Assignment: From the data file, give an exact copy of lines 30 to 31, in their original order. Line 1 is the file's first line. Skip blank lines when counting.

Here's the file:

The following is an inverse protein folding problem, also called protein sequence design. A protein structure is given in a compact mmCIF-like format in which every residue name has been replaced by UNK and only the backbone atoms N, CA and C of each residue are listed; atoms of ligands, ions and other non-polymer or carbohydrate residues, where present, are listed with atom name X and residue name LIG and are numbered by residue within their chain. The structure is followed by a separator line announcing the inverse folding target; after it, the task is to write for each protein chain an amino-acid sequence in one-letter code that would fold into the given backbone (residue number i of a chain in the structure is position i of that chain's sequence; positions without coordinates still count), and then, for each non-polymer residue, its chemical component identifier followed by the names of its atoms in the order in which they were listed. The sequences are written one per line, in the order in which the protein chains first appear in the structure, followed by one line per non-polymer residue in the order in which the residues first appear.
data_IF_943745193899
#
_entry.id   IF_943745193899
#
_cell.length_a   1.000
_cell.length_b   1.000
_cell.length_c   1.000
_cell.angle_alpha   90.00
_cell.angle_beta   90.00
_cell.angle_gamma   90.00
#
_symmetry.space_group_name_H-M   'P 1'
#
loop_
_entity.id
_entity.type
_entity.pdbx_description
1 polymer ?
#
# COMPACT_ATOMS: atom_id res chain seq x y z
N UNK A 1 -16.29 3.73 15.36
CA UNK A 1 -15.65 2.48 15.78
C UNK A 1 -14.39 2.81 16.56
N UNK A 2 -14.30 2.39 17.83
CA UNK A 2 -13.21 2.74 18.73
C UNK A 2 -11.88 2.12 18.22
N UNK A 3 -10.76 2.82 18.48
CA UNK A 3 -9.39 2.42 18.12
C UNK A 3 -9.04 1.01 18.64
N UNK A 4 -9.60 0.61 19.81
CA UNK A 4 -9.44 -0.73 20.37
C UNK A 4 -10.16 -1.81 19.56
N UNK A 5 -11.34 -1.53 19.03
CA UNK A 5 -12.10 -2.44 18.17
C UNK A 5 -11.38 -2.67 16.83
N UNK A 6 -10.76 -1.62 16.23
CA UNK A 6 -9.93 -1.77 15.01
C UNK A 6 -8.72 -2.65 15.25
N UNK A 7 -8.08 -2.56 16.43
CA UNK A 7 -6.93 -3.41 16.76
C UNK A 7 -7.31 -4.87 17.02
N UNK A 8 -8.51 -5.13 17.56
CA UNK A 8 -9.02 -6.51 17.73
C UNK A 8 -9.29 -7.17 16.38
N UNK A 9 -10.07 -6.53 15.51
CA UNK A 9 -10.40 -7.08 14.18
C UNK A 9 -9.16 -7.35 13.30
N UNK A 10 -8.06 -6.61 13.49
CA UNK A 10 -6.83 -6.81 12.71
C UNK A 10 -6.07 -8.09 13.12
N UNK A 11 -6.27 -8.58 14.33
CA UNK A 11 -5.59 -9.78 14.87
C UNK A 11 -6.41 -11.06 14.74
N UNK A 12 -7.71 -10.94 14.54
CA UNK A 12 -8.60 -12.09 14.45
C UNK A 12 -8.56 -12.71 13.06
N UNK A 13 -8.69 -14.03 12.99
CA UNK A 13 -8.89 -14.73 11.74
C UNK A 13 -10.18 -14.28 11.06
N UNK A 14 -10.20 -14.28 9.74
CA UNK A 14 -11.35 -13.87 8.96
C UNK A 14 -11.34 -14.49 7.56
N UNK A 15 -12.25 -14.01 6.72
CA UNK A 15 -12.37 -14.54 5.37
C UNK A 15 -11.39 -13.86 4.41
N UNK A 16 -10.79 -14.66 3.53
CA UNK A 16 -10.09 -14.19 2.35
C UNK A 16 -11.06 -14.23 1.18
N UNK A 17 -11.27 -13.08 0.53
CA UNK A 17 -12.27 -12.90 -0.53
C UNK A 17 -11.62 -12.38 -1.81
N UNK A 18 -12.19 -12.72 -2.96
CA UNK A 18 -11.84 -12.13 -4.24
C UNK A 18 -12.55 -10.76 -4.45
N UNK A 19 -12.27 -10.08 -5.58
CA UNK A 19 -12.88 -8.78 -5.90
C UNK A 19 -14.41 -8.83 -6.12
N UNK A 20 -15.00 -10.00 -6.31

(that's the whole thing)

C UNK A 3 -9.04 1.01 18.64
N UNK A 4 -9.60 0.61 19.81